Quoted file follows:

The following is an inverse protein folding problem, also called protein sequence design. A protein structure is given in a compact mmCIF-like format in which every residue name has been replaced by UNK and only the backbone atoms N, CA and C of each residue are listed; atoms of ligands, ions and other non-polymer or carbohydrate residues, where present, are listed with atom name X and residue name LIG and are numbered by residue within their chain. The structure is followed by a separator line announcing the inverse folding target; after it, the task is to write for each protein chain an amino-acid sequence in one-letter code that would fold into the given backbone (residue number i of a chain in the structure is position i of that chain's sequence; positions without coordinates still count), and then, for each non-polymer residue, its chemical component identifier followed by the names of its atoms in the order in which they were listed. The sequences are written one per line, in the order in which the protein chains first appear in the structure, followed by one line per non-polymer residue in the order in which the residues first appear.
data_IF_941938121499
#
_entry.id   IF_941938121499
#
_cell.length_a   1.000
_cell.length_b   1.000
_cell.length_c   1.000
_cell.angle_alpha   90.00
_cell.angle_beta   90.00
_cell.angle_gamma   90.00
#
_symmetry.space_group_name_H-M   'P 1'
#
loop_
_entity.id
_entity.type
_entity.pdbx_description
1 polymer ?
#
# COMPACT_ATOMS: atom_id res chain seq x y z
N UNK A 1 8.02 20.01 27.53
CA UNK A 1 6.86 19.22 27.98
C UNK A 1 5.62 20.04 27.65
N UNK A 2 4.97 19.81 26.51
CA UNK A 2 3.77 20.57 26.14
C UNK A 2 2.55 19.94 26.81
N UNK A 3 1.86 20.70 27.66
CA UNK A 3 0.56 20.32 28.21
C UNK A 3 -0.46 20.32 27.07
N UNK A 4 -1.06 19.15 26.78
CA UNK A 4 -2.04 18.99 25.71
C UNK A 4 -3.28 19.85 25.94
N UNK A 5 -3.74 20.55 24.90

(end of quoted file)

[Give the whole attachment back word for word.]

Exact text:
The following is an inverse protein folding problem, also called protein sequence design. A protein structure is given in a compact mmCIF-like format in which every residue name has been replaced by UNK and only the backbone atoms N, CA and C of each residue are listed; atoms of ligands, ions and other non-polymer or carbohydrate residues, where present, are listed with atom name X and residue name LIG and are numbered by residue within their chain. The structure is followed by a separator line announcing the inverse folding target; after it, the task is to write for each protein chain an amino-acid sequence in one-letter code that would fold into the given backbone (residue number i of a chain in the structure is position i of that chain's sequence; positions without coordinates still count), and then, for each non-polymer residue, its chemical component identifier followed by the names of its atoms in the order in which they were listed. The sequences are written one per line, in the order in which the protein chains first appear in the structure, followed by one line per non-polymer residue in the order in which the residues first appear.
data_IF_941938121499
#
_entry.id   IF_941938121499
#
_cell.length_a   1.000
_cell.length_b   1.000
_cell.length_c   1.000
_cell.angle_alpha   90.00
_cell.angle_beta   90.00
_cell.angle_gamma   90.00
#
_symmetry.space_group_name_H-M   'P 1'
#
loop_
_entity.id
_entity.type
_entity.pdbx_description
1 polymer ?
#
# COMPACT_ATOMS: atom_id res chain seq x y z
N UNK A 1 8.02 20.01 27.53
CA UNK A 1 6.86 19.22 27.98
C UNK A 1 5.62 20.04 27.65
N UNK A 2 4.97 19.81 26.51
CA UNK A 2 3.77 20.57 26.14
C UNK A 2 2.55 19.94 26.81
N UNK A 3 1.86 20.70 27.66
CA UNK A 3 0.56 20.32 28.21
C UNK A 3 -0.46 20.32 27.07
N UNK A 4 -1.06 19.15 26.78
CA UNK A 4 -2.04 18.99 25.71
C UNK A 4 -3.28 19.85 25.94
N UNK A 5 -3.74 20.55 24.90